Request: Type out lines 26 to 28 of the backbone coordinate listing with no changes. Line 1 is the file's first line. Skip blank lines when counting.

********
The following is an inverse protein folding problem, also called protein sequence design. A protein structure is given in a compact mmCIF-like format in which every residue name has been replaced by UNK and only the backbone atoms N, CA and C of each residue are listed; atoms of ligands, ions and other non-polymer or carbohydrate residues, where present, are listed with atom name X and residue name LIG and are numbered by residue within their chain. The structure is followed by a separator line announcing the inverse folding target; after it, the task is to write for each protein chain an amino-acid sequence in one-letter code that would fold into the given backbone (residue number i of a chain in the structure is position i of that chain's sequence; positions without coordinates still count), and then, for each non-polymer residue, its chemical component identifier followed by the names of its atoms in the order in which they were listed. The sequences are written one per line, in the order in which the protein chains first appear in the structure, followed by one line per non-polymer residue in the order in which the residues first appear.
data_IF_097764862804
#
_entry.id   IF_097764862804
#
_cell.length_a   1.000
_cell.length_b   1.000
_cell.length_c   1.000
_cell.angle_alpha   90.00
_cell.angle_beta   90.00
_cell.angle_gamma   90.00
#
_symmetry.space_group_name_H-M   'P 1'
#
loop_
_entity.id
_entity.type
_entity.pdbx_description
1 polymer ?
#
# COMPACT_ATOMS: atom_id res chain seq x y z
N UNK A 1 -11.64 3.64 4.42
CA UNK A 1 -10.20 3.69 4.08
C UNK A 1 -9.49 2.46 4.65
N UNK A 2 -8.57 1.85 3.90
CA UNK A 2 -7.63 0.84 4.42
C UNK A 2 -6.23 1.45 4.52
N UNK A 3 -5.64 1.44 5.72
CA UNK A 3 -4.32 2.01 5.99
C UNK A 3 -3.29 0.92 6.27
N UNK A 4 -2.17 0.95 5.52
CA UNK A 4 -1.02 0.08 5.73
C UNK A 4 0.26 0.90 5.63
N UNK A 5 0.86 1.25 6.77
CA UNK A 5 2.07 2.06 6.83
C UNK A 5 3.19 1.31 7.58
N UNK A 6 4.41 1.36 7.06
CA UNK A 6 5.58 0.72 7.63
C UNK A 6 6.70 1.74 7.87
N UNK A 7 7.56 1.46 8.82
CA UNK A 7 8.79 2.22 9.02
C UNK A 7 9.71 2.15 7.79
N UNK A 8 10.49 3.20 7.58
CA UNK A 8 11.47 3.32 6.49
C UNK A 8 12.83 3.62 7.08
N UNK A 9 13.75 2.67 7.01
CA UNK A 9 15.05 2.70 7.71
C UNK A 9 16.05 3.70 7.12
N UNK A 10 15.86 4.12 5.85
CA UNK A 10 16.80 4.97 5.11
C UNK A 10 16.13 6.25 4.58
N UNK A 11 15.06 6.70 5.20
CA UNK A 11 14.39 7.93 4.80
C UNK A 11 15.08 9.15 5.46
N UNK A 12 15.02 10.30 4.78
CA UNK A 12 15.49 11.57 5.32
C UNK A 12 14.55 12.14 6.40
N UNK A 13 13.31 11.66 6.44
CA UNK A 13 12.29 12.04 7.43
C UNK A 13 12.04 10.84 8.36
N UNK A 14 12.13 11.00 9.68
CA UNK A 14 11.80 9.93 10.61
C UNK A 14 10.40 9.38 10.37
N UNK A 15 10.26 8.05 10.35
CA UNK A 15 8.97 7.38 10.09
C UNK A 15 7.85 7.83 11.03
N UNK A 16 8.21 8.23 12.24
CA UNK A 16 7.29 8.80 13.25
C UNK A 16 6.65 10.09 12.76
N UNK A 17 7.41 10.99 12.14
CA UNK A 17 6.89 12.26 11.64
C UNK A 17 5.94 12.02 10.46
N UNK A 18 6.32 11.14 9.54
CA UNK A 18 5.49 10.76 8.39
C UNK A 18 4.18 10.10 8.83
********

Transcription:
CA UNK A 2 -7.63 0.84 4.42
C UNK A 2 -6.23 1.45 4.52
N UNK A 3 -5.64 1.44 5.72